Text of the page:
The only character I have any real issue with is the Grandmother. She kind of seems like the stereotypical little old lady, who really doesn't care about her daughter's problems because she's too busy minding everyone elses business. I can definitely understand that there might be some fatigue in dealing with someone like that. But I really want to see more of that, rather than the almost blaise treatment we get in that scene.

Probably my favorite character is the MC, who really reflects both the emotional fatigue and geniune caring really well. I'm a fan right there.

Plot -

Okay, I'm probably going to hit some of this stuff in style, but I wanted to touch on it here. I think there are two things that are nagging on me here. One is that most of this story occurs in the past. Actually most of the most powerful scenes do (the knife scene, the room destroying scene, the hamburger scene). While I don't think that's necessarily a bad thing, a lot of the time those past scenes seem to take away from the present scenes. Forgive me if I'm wrong, but the heart of this story seems to be letting go of the past and forgiveness. But the MC almost seems ambivalent during the present scenes. He's not seeking forgiveness from her, and he doesn't seem upset enough (at least at the beginning) to be looking to forgive her. I like the frame, but I think you need more about her in the present.

My second concern has to do with a bit of redundancy. Why the two scenes about kindness to strangers? Why have the knife scene and the room wrecking scene and the coffe tossing scene? I think you're trying to show a level of exhaustion, but since the MC is the one going to see his mother I don't know if it's as dramatic (?) as I would like.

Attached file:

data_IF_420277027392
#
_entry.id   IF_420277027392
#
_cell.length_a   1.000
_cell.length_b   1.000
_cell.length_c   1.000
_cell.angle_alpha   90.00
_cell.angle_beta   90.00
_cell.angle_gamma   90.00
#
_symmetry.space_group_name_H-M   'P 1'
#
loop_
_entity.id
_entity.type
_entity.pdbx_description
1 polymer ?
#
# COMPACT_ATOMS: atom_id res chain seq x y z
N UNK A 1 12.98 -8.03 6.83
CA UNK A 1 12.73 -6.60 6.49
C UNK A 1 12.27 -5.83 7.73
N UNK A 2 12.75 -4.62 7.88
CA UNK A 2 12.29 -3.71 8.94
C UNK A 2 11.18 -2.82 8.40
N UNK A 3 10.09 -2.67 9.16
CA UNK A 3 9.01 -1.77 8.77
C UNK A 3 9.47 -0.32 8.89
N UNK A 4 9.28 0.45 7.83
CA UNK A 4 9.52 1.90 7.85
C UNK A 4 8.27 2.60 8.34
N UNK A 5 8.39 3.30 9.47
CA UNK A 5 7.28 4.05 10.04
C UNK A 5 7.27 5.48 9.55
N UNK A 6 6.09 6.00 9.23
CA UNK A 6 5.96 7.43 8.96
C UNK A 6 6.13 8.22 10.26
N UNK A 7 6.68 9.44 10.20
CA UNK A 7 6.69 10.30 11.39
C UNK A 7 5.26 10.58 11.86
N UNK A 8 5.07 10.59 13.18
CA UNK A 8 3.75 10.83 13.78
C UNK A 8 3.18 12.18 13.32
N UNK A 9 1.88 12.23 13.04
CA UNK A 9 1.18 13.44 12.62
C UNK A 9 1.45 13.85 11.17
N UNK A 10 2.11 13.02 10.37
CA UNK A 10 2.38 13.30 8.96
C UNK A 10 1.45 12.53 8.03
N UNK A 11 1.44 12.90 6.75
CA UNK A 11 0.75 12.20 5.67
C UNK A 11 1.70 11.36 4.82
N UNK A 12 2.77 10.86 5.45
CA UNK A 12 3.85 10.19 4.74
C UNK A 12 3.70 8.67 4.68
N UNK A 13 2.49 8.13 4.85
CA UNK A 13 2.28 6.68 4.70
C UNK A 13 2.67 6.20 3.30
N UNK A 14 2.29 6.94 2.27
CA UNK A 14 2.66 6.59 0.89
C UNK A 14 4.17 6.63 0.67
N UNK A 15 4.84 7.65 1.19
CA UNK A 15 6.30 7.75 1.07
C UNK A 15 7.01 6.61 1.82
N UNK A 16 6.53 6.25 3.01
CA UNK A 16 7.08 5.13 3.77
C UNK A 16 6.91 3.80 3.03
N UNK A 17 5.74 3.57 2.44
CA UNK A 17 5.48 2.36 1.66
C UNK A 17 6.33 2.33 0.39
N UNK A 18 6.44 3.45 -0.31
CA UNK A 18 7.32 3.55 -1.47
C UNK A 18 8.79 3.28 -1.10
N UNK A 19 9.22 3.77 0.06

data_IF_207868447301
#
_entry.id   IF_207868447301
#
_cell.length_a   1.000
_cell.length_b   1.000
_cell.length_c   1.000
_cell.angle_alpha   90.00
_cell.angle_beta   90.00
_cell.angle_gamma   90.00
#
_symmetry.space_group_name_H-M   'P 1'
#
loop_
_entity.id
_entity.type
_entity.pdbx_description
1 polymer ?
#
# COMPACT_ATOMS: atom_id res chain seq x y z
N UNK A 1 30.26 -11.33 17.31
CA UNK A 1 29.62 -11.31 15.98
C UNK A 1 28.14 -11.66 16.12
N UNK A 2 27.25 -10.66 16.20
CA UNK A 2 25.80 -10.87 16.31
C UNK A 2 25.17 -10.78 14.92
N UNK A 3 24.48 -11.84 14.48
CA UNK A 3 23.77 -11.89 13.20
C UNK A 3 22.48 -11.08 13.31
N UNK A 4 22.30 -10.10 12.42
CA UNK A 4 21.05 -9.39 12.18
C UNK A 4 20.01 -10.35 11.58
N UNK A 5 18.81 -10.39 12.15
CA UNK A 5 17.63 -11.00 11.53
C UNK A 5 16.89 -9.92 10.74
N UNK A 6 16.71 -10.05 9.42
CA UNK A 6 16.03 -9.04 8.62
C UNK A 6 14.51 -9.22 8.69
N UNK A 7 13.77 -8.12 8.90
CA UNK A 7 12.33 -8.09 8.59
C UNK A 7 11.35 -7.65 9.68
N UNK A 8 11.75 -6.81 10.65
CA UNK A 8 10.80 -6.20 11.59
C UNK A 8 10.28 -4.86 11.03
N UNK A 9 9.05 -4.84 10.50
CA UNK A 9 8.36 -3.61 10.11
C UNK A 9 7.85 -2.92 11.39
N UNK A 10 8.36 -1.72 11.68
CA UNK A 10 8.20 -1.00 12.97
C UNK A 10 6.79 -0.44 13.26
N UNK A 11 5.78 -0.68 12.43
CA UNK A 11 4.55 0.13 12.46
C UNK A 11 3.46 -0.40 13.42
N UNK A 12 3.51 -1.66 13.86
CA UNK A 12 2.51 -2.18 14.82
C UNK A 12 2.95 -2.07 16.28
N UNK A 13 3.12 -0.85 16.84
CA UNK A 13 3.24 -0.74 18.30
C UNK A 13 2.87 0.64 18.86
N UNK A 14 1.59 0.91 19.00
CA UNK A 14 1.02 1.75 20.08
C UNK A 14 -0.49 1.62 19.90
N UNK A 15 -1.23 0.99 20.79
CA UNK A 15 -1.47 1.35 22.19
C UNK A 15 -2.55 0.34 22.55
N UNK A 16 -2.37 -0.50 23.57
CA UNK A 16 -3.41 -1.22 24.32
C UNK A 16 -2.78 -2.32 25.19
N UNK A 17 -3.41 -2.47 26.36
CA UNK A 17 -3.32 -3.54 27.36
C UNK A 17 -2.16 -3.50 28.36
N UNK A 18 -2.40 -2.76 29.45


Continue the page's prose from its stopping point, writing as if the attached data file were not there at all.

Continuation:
But on the other hand, I suppose this is also a story about what the mother wants, even though she can't communicate it. Which is to be loved and accepted. And on that count I think you do score, although I guess I would like to see more kindness towards her kids as well as to strangers.

Description and Setting -

I had no problems here.

POV -

So for the most part I really liked the first/second hybrid you have going on here. It suggests a level of intimacy that you wouldn't get from a straight first. It only throught me toward the end, when you hadn't used it in a while. Although I can't find the exact spot now, so you can probably ignore it.

Dialogue -

Okay I just wanted to point out one of my favorite parts of this story -

You sat once in the kitchen and said to me, "You look just like your father."

"Really?"

"That's why I never loved you."

That one section really sold this story for me. But over all I think you do a good job on the dialogue. I don't have any problems.

Style -

Okay, so here's my big gripe. I like the switches from past to present for the most part. I think you cordon them off fairly well. But there are a lot of times when you switch from present to past with almost no warning and I have to stop myself to figure out what's going on. I think you really need to stay in the scene with those present scenes, considering that in essence is the meat of the story.

Okay, so that's all I have to say. Take what you will and leave the rest.


Posted 10 Years Ago


1 of 1 people found this review constructive.

The visit by Malenkov

Sombre and yet full of hope! Deeply moving and thought provoking!

Malenkov has the talent to make us feel as if we were the main character. The first part of his story is very well written: the descriptions are very pertinent; the images used are hitting you in the heart and put you in the right mood to correctly appreciate the rest of the story. There is a couple sentences which are, somehow, not fully integrating in the middle of The visit but they do not affect, by any means, the readability of the text.